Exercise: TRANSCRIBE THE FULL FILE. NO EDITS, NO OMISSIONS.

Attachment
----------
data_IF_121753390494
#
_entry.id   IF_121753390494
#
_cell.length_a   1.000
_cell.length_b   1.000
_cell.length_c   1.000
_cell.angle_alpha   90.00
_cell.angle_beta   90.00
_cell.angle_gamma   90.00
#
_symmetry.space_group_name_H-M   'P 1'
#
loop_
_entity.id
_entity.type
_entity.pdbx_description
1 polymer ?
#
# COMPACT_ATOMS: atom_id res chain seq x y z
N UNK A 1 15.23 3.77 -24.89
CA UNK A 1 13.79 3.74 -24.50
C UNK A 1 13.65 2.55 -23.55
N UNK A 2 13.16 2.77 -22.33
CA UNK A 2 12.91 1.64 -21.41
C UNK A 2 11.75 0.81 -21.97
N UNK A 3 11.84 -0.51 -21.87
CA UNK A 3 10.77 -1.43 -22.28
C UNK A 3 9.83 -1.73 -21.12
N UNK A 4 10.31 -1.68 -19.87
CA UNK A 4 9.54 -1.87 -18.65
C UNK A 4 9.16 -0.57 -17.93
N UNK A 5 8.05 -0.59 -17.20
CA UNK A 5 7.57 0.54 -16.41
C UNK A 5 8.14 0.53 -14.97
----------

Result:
data_IF_121753390494
#
_entry.id   IF_121753390494
#
_cell.length_a   1.000
_cell.length_b   1.000
_cell.length_c   1.000
_cell.angle_alpha   90.00
_cell.angle_beta   90.00
_cell.angle_gamma   90.00
#
_symmetry.space_group_name_H-M   'P 1'
#
loop_
_entity.id
_entity.type
_entity.pdbx_description
1 polymer ?
#
# COMPACT_ATOMS: atom_id res chain seq x y z
N UNK A 1 15.23 3.77 -24.89
CA UNK A 1 13.79 3.74 -24.50
C UNK A 1 13.65 2.55 -23.55
N UNK A 2 13.16 2.77 -22.33
CA UNK A 2 12.91 1.64 -21.41
C UNK A 2 11.75 0.81 -21.97
N UNK A 3 11.84 -0.51 -21.87
CA UNK A 3 10.77 -1.43 -22.28
C UNK A 3 9.83 -1.73 -21.12
N UNK A 4 10.31 -1.68 -19.87
CA UNK A 4 9.54 -1.87 -18.65
C UNK A 4 9.16 -0.57 -17.93
N UNK A 5 8.05 -0.59 -17.20
CA UNK A 5 7.57 0.54 -16.41
C UNK A 5 8.14 0.53 -14.97